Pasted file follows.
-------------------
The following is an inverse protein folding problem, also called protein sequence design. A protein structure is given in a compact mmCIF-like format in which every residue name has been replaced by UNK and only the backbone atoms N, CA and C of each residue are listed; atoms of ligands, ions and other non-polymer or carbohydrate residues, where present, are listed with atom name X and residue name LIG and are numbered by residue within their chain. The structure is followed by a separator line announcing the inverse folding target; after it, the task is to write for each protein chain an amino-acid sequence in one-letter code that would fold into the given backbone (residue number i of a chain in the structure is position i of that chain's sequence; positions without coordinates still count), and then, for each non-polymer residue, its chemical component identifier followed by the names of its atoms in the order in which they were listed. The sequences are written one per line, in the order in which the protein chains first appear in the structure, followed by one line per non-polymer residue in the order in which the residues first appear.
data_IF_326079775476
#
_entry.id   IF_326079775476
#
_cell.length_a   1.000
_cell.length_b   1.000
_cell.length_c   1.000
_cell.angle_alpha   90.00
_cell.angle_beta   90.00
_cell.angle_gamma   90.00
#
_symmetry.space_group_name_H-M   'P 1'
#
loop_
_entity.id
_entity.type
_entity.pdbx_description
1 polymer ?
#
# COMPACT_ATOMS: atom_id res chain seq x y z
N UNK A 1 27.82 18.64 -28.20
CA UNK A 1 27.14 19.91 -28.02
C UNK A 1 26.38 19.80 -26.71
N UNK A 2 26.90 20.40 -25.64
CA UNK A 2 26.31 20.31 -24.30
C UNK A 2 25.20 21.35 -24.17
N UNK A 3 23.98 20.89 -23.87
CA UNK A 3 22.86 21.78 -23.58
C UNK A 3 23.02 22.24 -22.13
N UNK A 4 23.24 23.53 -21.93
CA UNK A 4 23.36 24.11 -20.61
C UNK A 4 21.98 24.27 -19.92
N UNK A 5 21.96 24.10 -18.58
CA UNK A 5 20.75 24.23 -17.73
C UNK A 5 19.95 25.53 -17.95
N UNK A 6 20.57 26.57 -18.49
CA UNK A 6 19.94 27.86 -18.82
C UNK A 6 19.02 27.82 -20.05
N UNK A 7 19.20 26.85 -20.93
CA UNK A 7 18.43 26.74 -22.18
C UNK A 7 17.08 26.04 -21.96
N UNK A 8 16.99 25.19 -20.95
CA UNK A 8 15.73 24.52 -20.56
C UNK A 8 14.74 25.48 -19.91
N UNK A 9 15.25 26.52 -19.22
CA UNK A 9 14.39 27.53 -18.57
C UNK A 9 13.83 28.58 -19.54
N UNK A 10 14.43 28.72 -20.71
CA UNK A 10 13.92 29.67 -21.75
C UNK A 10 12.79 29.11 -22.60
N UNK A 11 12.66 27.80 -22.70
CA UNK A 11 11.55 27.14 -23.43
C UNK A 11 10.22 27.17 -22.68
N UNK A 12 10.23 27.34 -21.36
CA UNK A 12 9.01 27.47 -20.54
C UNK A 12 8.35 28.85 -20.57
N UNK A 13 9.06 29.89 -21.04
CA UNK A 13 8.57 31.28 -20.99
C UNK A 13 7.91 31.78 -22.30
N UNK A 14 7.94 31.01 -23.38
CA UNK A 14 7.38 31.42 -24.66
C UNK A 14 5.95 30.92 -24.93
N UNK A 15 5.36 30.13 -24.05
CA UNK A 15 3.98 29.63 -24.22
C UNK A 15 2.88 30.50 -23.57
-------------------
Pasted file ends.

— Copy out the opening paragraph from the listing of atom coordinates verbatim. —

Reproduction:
The following is an inverse protein folding problem, also called protein sequence design. A protein structure is given in a compact mmCIF-like format in which every residue name has been replaced by UNK and only the backbone atoms N, CA and C of each residue are listed; atoms of ligands, ions and other non-polymer or carbohydrate residues, where present, are listed with atom name X and residue name LIG and are numbered by residue within their chain. The structure is followed by a separator line announcing the inverse folding target; after it, the task is to write for each protein chain an amino-acid sequence in one-letter code that would fold into the given backbone (residue number i of a chain in the structure is position i of that chain's sequence; positions without coordinates still count), and then, for each non-polymer residue, its chemical component identifier followed by the names of its atoms in the order in which they were listed. The sequences are written one per line, in the order in which the protein chains first appear in the structure, followed by one line per non-polymer residue in the order in which the residues first appear.